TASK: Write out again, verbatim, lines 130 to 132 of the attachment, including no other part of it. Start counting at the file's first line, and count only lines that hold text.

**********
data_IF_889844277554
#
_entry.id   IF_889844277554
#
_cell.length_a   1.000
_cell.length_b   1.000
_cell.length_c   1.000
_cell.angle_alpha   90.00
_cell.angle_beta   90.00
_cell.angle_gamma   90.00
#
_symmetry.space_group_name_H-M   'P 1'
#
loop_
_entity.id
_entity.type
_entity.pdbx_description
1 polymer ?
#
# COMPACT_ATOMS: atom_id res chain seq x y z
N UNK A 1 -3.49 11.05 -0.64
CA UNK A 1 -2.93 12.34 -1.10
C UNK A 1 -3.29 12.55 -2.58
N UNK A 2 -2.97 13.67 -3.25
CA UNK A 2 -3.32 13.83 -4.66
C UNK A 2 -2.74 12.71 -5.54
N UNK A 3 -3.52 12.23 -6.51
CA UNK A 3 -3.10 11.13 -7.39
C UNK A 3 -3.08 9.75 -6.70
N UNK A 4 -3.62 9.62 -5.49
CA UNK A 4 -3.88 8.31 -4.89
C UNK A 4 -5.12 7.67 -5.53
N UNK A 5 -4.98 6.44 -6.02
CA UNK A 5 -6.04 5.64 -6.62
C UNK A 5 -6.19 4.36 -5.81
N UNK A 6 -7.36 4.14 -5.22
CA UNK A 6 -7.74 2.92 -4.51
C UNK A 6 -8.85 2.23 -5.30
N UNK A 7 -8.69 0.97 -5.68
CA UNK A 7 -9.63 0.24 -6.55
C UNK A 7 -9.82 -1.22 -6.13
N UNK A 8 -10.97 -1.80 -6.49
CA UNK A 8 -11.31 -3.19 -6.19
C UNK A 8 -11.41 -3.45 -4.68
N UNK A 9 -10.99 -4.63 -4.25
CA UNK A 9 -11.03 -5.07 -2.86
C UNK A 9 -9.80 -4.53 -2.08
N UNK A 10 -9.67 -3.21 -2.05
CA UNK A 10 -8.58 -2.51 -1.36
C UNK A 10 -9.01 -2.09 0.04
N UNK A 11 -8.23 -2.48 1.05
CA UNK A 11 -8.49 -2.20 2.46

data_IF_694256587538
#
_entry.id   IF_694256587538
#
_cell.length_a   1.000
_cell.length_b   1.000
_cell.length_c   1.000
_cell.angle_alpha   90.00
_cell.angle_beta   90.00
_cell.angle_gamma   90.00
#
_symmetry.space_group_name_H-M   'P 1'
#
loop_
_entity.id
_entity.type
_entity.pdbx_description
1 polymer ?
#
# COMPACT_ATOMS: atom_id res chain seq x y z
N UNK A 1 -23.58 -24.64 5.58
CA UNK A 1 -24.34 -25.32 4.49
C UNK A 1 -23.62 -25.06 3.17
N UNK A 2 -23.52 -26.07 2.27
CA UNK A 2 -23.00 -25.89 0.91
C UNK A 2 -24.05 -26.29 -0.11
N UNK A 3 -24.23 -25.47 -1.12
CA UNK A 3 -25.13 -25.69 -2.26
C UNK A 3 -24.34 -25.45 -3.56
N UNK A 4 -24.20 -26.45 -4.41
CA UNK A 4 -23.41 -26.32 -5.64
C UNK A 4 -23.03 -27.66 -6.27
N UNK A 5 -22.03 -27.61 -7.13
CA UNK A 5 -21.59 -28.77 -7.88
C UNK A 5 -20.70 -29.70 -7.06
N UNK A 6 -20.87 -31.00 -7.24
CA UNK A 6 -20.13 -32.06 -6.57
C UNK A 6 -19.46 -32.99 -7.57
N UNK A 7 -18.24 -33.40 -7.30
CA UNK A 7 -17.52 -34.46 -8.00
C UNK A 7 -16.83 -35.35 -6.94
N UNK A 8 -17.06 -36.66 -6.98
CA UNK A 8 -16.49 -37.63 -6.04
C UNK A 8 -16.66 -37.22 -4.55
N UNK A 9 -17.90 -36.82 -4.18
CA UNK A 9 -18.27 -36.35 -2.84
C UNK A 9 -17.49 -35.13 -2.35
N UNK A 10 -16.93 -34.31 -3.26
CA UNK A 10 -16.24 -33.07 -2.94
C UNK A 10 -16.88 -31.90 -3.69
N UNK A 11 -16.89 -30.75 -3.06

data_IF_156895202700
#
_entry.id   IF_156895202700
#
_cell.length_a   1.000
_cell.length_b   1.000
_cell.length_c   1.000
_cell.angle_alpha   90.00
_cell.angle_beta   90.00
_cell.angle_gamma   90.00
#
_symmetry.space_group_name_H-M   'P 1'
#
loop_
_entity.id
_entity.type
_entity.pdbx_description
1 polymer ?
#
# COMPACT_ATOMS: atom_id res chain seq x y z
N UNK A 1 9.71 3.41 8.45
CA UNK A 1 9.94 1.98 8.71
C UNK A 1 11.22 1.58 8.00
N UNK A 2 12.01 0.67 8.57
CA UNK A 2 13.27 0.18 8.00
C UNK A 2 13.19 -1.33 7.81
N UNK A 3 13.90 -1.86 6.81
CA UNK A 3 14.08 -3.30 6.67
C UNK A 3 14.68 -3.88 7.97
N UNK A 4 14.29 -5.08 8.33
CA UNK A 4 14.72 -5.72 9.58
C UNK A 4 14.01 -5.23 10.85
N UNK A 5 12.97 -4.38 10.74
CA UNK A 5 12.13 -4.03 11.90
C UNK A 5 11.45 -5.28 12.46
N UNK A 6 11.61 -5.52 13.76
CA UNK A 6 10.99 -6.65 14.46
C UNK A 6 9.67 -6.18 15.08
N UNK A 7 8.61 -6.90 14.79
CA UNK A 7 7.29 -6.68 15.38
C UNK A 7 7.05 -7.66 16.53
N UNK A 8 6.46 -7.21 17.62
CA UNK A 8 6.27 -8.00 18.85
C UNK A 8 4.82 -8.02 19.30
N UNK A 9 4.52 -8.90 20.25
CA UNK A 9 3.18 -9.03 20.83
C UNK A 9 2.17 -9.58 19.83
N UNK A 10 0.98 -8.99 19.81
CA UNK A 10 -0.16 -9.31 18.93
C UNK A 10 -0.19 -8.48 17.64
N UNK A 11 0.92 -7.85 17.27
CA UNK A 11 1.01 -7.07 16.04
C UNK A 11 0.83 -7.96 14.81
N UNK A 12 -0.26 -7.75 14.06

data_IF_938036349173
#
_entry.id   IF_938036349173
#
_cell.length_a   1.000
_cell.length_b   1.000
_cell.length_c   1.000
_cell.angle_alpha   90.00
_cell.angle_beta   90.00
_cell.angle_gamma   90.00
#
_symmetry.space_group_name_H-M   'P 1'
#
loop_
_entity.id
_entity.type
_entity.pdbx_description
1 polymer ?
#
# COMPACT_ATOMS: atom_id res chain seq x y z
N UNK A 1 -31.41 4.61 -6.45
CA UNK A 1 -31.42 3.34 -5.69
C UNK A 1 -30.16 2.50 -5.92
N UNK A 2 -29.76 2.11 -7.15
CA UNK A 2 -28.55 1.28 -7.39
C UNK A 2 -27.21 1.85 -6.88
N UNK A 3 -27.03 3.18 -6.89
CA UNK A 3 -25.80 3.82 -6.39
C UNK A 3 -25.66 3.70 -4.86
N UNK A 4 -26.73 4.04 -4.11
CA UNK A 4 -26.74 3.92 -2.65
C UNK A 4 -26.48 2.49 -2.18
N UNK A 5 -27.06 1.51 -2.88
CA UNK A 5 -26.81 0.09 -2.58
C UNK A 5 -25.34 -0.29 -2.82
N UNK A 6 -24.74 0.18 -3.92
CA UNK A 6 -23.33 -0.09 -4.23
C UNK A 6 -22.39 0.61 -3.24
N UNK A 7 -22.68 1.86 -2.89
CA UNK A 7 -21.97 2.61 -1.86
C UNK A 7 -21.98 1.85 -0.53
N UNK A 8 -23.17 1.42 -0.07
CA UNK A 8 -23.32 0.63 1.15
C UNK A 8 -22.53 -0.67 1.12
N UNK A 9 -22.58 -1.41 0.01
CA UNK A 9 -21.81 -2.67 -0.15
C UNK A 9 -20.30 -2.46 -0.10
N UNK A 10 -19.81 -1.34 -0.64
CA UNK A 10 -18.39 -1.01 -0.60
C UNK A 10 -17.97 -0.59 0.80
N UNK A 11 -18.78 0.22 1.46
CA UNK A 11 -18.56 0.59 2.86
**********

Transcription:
N UNK A 3 13.90 -1.86 6.81
CA UNK A 3 14.08 -3.30 6.67
C UNK A 3 14.68 -3.88 7.97